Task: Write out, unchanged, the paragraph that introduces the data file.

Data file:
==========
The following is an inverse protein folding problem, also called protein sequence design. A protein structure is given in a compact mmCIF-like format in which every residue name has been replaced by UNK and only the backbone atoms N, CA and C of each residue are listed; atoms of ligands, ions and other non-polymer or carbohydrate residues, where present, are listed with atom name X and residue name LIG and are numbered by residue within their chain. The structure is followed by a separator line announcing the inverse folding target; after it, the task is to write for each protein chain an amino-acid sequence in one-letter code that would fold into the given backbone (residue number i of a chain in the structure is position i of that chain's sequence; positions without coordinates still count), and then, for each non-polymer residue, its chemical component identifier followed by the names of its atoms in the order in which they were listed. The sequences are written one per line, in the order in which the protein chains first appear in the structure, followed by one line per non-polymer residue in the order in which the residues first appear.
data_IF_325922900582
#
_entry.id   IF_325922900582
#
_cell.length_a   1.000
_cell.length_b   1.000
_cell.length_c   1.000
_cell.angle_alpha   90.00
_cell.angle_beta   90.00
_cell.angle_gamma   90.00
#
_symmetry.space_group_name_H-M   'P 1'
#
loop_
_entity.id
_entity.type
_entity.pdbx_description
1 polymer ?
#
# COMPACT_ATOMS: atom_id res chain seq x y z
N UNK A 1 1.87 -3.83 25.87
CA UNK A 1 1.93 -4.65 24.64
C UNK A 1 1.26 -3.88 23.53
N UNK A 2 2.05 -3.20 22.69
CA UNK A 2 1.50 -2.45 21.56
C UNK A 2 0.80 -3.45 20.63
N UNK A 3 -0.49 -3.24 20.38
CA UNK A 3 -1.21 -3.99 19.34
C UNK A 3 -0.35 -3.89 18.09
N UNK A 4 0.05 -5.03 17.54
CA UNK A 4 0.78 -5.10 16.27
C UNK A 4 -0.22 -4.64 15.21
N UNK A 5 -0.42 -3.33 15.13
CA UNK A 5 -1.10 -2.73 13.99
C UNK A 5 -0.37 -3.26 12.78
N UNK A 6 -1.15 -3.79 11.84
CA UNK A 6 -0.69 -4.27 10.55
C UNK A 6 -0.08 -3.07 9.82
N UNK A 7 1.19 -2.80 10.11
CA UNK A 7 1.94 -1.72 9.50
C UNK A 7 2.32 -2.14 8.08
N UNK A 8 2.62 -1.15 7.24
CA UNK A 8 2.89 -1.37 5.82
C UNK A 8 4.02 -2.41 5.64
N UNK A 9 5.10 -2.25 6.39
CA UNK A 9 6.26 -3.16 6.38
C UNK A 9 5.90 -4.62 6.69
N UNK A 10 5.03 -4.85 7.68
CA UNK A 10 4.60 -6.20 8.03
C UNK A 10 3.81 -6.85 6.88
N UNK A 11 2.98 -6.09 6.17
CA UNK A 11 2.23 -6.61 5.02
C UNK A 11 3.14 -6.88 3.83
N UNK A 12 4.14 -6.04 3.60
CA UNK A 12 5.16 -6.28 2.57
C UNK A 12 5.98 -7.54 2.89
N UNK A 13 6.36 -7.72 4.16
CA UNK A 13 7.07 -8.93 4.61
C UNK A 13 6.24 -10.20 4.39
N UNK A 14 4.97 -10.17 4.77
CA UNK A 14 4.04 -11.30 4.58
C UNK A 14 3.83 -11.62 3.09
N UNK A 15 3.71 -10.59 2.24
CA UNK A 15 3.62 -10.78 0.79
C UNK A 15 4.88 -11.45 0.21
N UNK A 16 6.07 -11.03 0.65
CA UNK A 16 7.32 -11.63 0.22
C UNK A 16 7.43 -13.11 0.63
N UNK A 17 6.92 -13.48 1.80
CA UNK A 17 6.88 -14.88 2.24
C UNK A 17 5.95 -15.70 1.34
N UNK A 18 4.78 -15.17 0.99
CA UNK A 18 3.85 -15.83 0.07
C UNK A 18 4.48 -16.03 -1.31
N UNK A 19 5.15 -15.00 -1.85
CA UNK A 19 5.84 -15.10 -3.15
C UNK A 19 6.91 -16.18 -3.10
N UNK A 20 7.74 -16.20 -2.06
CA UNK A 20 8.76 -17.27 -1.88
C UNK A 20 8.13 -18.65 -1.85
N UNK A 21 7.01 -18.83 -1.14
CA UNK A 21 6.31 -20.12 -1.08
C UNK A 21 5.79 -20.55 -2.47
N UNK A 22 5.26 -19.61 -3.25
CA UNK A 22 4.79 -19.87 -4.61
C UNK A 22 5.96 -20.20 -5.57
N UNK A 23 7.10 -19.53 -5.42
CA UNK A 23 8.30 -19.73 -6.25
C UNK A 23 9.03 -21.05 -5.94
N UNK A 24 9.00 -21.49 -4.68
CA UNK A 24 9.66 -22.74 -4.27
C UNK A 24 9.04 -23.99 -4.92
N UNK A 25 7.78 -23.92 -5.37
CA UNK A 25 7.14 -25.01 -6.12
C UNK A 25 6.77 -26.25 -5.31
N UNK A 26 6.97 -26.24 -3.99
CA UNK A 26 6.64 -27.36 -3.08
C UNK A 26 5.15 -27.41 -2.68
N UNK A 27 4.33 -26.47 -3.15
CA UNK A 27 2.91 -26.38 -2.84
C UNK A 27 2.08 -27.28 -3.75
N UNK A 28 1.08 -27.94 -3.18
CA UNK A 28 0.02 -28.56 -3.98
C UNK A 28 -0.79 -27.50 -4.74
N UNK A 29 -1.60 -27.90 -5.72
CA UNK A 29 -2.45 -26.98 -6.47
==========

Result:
The following is an inverse protein folding problem, also called protein sequence design. A protein structure is given in a compact mmCIF-like format in which every residue name has been replaced by UNK and only the backbone atoms N, CA and C of each residue are listed; atoms of ligands, ions and other non-polymer or carbohydrate residues, where present, are listed with atom name X and residue name LIG and are numbered by residue within their chain. The structure is followed by a separator line announcing the inverse folding target; after it, the task is to write for each protein chain an amino-acid sequence in one-letter code that would fold into the given backbone (residue number i of a chain in the structure is position i of that chain's sequence; positions without coordinates still count), and then, for each non-polymer residue, its chemical component identifier followed by the names of its atoms in the order in which they were listed. The sequences are written one per line, in the order in which the protein chains first appear in the structure, followed by one line per non-polymer residue in the order in which the residues first appear.